Setting up the Launchpad MSP430 development environment on OSX

A series of stale wikis and forum posts complicate the setup for cross-compiling code on OSX Yosemite 10.10.4 and running it on a MSP430G2231 microcontroller. It’s not hard if you know what to do.

Today, the fastest way to get code running on an MSP430 is Energia, an Arduino-like environment with a specialty language and purpose-built IDE. It’s actively maintained and seems to just work which is more than can be said for anything else in this ecosystem.

If you want to write vanilla C with no magic you need to set up the toolchain and debugger yourself.

1. Install mspdebug with homebrew.

`brew install mspdebug`

If you launch mspdebug you won’t find any devices because you’re missing the usb driver.

2. Install the MSP430LPCDC-1.0.3b-Signed driver from the Energia site.

A restart is required. Afterward, try `sudo mspdebug rf2500` and you should be able to get a shell and see output like this:

Trying to open interface 1 on 006
Initializing FET...
FET protocol version is 30066536
Set Vcc: 3000 mV
Configured for Spy-Bi-Wire
Device ID: 0xf201
 Code start address: 0xf800
 Code size : 2048 byte = 2 kb
 RAM start address: 0x200
 RAM end address: 0x27f
 RAM size : 128 byte = 0 kb
Device: F20x2_G2x2x_G2x3x
Number of breakpoints: 2
fet: FET returned NAK
warning: device does not support power profiling
Chip ID data: f2 01 02

3. Install the pre-built open source gcc compiler from TI.

Download the msp430-gcc-opensource compiler for OSX.

You’ll have to create an account and swear you’re not Libyan, among other things. Install the compiler using the wizard and remember the destination path.

4. Create a project folder with some source code. There are some examples in <GCC_INSTALL_DIR>/examples/osx.

I tweaked one of the examples to work specifically for the MSP430G2231. Put them in the same folder.

5. Build the project with `make`. This should run some commands like this:

~/ti/gcc/bin/msp430-elf-gcc -I ~/ti/gcc/include -mmcu=msp430g2231 -O2 -g   -c -o blink.o blink.c
~/ti/gcc/bin/msp430-elf-gcc -I ~/ti/gcc/include -mmcu=msp430g2231 -O2 -g -L ~/ti/gcc/include blink.o -o msp430g2231.out

6. Copy the compiled program to the board.

`sudo mspdebug rf2500`
`prog msp430g2231.out`

7. Run the program with `run`. The red and green LEDs should alternate blinking.

Bonus fact: since the MSP430 has memory-mapped I/O, you can turn on the LEDs from the debugger with the `mw` command. Consult the appropriate header file in `<GCC_INSTALL_DIR>/include` to find the address of P1. For me, it’s 0x0021.

Pong on the mc9s12c32

At the conclusion of UT’s embedded systems lab, EE445L, all student teams produce a final project of their own choosing. My partner (Tim) and I built a game system for playing Pong.

I designed the circuit schematic and wrote most of the software. Tim designed the PCB and assembled most of the hardware. Everything that could go wrong did, but we managed to build a fun little game.

The finished product

The interface is extremely intuitive. The potentiometers on either side of the screen control the paddles for each player. The code for the C32 is almost entirely C and was developed in Freescale’s CodeWarrior IDE.

The screen is an AGM1264 128×64 monochrome LCD. Professor Jonathan Valvano provides a useful driver for the c32 on his website. While the driver supports writing whole bitmaps, the memory layout of the LCD makes it very tricky to draw 2D shapes at arbitrary coordinates. I ended up using a 1-pixel ball because a 2×2 ball could require writes to 4 memory locations, a can of worms that I did not want to open.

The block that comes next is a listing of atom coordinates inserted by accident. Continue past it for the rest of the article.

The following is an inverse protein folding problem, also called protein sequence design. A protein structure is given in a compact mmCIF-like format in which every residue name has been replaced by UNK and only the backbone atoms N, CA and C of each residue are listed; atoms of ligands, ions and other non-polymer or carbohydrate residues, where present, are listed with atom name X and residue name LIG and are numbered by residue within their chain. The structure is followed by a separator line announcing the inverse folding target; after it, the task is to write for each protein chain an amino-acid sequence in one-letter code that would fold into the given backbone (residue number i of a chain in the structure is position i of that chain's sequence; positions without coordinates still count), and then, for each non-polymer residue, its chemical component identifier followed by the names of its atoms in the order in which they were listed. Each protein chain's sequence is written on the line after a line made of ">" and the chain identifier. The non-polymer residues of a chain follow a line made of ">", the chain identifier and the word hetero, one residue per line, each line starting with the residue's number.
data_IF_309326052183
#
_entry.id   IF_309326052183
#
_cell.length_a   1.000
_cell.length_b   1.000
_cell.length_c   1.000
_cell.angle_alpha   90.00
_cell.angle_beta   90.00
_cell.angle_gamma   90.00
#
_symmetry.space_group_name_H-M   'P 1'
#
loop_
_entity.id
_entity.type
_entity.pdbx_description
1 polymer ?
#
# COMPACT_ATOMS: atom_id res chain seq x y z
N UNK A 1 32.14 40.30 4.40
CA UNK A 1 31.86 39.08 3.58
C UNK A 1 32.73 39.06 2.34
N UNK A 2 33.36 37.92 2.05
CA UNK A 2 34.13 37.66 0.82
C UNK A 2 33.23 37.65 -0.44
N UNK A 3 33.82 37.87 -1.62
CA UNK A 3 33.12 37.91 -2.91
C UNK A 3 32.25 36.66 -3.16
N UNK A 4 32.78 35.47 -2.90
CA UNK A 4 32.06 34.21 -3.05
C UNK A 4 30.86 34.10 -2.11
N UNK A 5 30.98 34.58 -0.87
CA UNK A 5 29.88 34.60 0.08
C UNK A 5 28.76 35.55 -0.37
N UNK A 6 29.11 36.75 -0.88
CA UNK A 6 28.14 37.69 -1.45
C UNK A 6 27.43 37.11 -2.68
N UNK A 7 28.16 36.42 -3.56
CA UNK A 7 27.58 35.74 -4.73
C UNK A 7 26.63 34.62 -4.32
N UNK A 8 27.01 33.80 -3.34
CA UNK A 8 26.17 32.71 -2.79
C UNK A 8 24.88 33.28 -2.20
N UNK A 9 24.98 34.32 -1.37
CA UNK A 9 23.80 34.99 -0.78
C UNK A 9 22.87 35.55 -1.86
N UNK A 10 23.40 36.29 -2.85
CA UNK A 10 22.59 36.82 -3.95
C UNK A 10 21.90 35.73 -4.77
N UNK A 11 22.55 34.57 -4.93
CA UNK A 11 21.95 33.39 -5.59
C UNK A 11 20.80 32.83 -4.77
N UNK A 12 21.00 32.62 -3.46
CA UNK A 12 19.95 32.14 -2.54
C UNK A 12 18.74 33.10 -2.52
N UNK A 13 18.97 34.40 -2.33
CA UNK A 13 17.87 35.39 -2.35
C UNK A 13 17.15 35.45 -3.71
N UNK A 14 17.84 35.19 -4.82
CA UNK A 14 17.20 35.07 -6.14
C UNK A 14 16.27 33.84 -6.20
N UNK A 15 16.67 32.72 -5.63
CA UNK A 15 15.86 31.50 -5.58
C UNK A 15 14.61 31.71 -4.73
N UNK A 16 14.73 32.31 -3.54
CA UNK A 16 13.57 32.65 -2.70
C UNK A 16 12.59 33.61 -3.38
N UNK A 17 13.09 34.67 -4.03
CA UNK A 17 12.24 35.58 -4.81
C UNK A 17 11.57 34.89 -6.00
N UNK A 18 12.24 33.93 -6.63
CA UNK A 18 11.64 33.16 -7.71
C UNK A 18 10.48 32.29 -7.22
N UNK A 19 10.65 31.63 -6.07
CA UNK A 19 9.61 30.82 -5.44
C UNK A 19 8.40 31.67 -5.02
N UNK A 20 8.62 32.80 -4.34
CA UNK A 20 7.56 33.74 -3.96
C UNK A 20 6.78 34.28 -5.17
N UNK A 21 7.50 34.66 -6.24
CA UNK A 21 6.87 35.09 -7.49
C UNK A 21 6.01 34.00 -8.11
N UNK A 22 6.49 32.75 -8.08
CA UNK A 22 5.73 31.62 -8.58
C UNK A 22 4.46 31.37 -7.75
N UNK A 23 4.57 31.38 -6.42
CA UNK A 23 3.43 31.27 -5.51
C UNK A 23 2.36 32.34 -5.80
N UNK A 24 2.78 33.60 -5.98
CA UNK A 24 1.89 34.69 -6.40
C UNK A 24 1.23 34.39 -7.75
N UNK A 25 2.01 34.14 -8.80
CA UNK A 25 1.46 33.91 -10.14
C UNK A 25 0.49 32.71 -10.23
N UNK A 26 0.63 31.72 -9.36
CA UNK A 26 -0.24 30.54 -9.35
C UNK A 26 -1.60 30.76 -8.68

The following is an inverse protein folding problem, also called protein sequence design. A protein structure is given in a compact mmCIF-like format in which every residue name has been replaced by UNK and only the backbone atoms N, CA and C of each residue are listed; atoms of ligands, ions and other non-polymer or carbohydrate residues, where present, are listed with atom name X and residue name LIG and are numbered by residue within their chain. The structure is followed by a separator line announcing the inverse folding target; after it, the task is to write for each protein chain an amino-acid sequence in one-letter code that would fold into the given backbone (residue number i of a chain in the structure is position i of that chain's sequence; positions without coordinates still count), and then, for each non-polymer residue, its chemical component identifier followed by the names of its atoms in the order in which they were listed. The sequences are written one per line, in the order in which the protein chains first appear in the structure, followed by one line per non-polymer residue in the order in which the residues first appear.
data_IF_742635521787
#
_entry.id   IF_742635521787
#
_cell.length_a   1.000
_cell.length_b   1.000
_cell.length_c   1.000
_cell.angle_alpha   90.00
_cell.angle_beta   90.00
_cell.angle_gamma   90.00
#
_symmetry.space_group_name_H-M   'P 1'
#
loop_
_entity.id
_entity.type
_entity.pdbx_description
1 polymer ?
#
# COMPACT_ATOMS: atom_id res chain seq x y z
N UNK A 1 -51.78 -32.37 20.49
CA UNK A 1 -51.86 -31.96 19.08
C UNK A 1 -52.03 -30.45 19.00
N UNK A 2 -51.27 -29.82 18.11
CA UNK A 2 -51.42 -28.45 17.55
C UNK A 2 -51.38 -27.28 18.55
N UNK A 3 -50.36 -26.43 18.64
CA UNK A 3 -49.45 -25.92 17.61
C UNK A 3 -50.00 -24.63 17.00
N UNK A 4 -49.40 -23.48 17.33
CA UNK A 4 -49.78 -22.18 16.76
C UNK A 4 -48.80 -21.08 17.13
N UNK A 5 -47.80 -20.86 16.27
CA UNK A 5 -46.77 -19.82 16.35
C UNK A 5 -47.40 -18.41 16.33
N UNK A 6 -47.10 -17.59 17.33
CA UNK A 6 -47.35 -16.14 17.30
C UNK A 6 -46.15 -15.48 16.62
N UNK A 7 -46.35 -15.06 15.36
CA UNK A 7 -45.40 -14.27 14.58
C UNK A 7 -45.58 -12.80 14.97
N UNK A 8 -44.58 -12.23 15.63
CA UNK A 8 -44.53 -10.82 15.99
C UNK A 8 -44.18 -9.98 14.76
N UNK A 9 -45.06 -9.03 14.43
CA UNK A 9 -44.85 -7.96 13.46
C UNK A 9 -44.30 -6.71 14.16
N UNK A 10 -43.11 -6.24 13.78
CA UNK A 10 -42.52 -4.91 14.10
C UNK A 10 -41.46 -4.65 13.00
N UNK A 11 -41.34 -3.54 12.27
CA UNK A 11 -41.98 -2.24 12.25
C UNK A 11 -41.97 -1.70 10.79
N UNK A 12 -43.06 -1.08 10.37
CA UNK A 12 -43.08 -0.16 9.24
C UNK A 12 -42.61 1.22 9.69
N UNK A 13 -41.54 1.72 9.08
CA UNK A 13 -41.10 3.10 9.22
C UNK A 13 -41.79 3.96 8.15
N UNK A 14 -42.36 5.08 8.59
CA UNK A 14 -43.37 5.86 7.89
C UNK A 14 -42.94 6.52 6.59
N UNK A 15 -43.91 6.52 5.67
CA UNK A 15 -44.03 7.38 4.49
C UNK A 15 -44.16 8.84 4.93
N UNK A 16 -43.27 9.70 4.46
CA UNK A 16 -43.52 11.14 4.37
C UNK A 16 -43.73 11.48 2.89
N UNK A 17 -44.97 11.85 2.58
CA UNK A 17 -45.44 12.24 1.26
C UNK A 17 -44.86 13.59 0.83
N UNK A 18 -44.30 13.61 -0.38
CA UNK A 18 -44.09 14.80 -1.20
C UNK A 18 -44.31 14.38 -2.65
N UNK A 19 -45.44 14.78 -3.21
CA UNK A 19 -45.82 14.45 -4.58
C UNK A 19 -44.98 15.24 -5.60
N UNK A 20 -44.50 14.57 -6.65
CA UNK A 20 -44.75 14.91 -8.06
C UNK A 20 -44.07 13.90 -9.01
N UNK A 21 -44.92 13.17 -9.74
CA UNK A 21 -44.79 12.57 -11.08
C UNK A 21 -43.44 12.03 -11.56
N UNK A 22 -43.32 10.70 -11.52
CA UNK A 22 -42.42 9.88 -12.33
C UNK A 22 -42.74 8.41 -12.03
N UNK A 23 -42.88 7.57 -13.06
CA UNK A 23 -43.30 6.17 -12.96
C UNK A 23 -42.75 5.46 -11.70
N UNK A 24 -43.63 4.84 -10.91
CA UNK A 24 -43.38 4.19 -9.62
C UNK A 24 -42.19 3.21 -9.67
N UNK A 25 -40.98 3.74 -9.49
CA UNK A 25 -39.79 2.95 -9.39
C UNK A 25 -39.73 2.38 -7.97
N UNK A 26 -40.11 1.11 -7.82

But, if you’re interested in improving the game, you can draw to arbitrary pixels using the modulus arithmetic in drawBall(). It could easily be a jumping off point for a 2D graphics library supporting more interesting shapes. A word of warning: you will get a noticeable flicker when writing bitmaps quickly (we did 20 fps). The screen really isn’t built to draw every location continuously.

Edit: I had a conversation with another student who attributed the flicker to a call to LCD_Clear(0) in Valvano’s LCD_DrawImage routine. It’s there in LCD.c on line 383. I no longer have the hardware, but that would have been an easy fix to make.

Things that went wrong

  • The seventh wire in the ribbon cable was broken, resulting in garbage on LCD. I tracked this down with a multimeter and patience.
  • I forgot to right justify the 10-bit ADC inputs on the potentiometers. This should have been obvious when the values read were greater than 1023. The fix: ATDCTL5= channel + 0x80;
  • The original box we ordered was just barely too small. Tim measured the LCD’s bezel, rather than its slightly wider PCB. I didn’t double check it. We ended up using the obnoxiously large black box in the picture.
  • The black button unexpectedly employed negative logic. That is, pressing it opens the circuit. This was trivial to deal with in software, but annoying nonetheless.
  • The power switch broke. Our nice metal toggle switch broke into pieces when I bumped it on the table. I decided to short the wires in the interest of time.
  • Tim was unaware that capacitors may be polarized and soldered them in randomly. He is now very good with solder wick.
  • The potentiometers are a little longer than the screen is wide. It would be better to have a perfect 1:1 correspondence.
  • There is a strange bug with the LCD hardware or driver that causes a few pixels near the lower left corner to erroneously become dark. Hence the name, “Distortion Pong”. I tried to convince the TA it was feature, but I don’t think he bought it.


Check out the hastily written source.

This project wouldn’t have been possible without the technical guidance of Darryl Goodnight, Paul Landers, and Justin Capogna.

If this post tickled your fancy, check out my Java version of pong. The functionality is nearly identical, but the code is much nicer.